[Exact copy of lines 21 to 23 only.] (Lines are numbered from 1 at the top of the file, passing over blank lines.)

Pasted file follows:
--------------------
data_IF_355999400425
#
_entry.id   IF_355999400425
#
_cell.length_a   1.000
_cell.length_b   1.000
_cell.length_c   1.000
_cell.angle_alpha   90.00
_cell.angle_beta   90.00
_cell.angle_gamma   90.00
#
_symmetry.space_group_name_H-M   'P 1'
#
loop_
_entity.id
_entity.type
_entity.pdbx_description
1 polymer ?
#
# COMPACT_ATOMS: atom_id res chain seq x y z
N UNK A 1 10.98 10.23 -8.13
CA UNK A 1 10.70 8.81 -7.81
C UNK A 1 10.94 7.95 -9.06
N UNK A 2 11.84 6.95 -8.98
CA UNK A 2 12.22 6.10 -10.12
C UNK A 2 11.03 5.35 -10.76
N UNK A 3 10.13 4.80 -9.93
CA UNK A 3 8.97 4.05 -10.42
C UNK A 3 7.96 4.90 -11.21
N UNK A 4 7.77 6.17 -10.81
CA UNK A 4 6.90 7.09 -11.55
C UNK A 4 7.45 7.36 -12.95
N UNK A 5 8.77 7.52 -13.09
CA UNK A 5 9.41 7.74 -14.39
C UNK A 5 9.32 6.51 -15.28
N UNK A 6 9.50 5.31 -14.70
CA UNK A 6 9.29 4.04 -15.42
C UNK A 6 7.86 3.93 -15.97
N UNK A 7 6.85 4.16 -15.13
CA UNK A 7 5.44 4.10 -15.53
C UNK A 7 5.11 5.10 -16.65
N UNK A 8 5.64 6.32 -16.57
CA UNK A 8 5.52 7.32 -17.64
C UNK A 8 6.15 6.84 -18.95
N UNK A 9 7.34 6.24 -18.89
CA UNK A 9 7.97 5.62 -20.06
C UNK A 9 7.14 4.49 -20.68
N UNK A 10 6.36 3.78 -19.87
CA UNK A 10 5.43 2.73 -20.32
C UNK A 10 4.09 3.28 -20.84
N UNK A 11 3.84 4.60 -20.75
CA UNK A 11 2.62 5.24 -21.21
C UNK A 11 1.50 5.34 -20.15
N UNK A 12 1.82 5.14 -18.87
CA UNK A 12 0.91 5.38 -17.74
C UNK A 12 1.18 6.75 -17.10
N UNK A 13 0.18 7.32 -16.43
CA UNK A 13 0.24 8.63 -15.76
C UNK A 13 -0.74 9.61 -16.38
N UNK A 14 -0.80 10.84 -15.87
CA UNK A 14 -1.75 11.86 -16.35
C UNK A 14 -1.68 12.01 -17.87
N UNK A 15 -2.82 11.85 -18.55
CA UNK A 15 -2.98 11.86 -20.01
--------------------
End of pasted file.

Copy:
N UNK A 1 10.98 10.23 -8.13
CA UNK A 1 10.70 8.81 -7.81
C UNK A 1 10.94 7.95 -9.06